The end result is often imitative content burdened by over-wrought wording, story lines with gaps, grammatical mistakes and misspellings. Further, digital versions are often replete with formatting issues. In conversing with self-published authors I find that many are so focused on producing one book after another that they pay little attention to editing, appearance or how others view their output. Two self-published writers admitted they never checked to see how the conversions to digital format came out. One admitted she never looked at her novel after it was edited by a vanity publisher’s editor. Too bad. The typos began on the first page.

All some writers care about is getting published, until they find their books aren’t selling. Then they show up in the discussion groups asking for help. They’re like the cook who is so anxious to see how the roast came out that he takes it out of the oven early and wonders why his guests aren’t having seconds.

If you look at self-publishing as an opportunity instead of a solution, you will find yourself addressing an entirely different set of problems. You will understand that your manuscript needs to undergo a process similar to that provided by traditional publishers, and you’ll need to put together a strategy to identify and reach your book’s potential audience.

A major problem for some writers is distance. They identify so closely with their story that they’re afraid to change a word or recognize that they’ve embodied their main character with superman-like qualities — i.e., the ability to change personalities on the fly like Clark Kent in a phone booth.

Many writers also fail to appreciate the skill a professional editor brings to the table. They rely on friends, associates and even some writers who in order to earn money have decided to pass themselves off as editors without the requisite experience.

I consider myself a pretty decent writer, having been a (weekly) newspaper editor and having written a history Ph.D. thesis. However, even after going through my drafts many times before sending them to an editor, I am not surprised to have them come back with multiple comments and corrections on almost every page.

Field of Dreams Writers

Some writers seem to believe that readers will come to them like a pack of coyotes chasing down a wounded deer. They publish their books themselves and then begin to think about how to attract an audience. They should have begun researching that problem months before their book was finished. Then, when they find out that social media does not automatically yield sales, they show up in the discussion groups asking for help.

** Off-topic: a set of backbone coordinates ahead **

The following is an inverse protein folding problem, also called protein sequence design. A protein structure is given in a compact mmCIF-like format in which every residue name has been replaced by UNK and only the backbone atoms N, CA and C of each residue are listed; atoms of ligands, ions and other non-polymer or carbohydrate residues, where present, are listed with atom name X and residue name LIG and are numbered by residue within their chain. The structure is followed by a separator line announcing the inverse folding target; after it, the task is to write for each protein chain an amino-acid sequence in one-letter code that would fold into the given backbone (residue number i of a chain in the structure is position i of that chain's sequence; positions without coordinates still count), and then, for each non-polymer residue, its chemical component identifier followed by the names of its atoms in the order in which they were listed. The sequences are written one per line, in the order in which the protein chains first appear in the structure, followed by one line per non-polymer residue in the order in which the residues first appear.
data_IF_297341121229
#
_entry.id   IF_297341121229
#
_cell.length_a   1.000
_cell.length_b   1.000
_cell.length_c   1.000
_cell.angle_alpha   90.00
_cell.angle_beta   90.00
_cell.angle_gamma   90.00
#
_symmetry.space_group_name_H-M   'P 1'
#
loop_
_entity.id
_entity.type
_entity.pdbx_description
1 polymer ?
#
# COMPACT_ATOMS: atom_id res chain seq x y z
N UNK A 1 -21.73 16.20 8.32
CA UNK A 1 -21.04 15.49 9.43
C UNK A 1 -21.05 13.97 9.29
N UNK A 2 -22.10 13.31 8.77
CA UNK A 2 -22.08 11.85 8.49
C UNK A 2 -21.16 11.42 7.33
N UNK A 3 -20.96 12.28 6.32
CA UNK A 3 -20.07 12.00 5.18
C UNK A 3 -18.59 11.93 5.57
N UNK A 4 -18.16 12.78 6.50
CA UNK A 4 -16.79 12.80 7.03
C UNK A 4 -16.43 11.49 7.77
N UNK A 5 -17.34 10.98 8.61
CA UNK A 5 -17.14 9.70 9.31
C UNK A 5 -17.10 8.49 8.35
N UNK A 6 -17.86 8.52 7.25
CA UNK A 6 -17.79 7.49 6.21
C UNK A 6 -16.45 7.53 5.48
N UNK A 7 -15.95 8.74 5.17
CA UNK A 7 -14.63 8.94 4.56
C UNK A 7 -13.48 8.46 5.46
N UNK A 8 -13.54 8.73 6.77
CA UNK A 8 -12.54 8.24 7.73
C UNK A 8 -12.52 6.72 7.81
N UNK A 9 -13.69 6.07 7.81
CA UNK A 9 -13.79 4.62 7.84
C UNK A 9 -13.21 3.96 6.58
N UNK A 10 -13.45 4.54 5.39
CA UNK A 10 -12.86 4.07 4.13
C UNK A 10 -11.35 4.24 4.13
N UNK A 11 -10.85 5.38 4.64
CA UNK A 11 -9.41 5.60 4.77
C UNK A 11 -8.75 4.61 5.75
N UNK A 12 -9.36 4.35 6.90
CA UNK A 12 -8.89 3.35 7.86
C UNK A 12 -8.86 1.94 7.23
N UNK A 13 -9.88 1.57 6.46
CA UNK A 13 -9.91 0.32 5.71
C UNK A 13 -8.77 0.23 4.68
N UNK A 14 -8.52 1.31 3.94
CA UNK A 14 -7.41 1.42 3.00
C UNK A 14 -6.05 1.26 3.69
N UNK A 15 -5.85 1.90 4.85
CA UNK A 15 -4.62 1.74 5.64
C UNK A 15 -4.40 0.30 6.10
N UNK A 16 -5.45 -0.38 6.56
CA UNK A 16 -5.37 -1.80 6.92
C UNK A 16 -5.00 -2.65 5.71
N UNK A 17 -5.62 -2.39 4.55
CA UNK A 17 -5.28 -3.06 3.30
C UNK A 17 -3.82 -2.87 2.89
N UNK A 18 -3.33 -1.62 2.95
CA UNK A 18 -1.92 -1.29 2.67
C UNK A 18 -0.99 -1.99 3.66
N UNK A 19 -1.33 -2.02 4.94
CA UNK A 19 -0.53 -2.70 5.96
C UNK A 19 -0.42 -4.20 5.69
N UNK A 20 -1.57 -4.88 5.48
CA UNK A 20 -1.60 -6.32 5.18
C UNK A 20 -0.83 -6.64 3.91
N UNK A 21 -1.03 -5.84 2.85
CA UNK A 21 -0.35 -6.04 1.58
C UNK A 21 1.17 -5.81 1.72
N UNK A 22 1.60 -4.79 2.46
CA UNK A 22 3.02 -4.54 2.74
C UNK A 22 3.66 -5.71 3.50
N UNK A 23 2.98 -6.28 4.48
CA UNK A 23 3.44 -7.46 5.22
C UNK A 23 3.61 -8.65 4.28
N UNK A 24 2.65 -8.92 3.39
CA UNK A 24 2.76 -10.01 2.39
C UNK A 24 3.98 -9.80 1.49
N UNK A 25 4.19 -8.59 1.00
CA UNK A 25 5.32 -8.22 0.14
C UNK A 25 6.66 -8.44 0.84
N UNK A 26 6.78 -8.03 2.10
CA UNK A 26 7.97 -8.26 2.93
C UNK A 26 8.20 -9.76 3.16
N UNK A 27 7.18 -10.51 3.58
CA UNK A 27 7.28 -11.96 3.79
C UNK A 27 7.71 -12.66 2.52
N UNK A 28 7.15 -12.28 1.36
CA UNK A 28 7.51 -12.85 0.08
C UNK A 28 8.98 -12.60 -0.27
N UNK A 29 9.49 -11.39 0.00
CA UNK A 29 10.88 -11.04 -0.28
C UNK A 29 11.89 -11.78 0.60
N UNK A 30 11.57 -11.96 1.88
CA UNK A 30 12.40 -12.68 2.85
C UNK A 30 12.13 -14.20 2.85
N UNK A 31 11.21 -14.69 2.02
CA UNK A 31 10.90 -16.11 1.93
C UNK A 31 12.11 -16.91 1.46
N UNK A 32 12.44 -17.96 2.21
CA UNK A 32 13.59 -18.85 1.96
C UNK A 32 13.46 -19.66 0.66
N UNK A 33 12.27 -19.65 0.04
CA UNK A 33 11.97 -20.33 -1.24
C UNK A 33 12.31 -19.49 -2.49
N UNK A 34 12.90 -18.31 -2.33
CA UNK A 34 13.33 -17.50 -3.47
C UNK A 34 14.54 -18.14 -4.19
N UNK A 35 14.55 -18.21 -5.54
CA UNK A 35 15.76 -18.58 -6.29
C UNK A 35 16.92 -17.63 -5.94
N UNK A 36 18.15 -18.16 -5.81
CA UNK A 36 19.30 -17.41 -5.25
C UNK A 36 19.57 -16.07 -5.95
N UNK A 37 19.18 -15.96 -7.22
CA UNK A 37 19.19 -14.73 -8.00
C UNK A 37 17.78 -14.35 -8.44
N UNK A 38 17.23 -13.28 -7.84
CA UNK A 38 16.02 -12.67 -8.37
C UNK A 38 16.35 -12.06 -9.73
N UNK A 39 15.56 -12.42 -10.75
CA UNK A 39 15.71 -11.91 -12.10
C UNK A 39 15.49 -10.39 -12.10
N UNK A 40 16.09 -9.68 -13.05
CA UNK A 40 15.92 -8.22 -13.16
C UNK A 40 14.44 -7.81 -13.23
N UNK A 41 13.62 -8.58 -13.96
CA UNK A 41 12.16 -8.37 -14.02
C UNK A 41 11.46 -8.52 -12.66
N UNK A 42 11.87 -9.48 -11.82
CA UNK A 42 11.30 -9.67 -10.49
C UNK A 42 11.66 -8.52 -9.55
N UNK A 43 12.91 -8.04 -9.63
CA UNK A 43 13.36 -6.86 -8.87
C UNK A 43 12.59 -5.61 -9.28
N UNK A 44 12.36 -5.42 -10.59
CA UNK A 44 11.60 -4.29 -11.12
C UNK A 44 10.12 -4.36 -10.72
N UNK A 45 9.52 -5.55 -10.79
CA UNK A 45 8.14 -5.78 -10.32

But all is not lost. The boom in self-publishing is creating online resources for these newbies. Websites are appearing where they can get help from peers, sharing their writings, find agents, etc. Some will navigate this new world and be successful, but many will not. We can’t all be best sellers.

Bookstore Economics 101

June 1, 2011 § Leave a comment

When you self-publish getting your books into bookstores can be a problem. What I learned just yesterday is why bookstores won’t order self-published books from Ingram or Baker & Taylor, the two major distributors.

First, my book, which was set up by Create Space, is only available thru Ingram. I don’t know what it takes to get into Baker & Taylor. Perhaps I’ll contact them to find out. But the problem with Ingram is that they only offer bookstores a 25% discount on self-published books, which means bookstores aren’t going to order them unless the author is very well-known. They need 40%.

I don’t have a problem with a 60/40 split, but driving around the country leaving 6 copies here and 4 copies there is not feasible, and of course not all stores will take your books. If you are local or the book has a local tie-in, you may get a favorable response. If you promise to publicize the fact that your book is available at that store, that will help also.

Like most people I like to support independent bookstores. They are fighting a losing battle against Amazon in particular; many have closed in recent years and others are struggling. That’s why I’ll support them when I can.

If you have additional information to add, please chime in.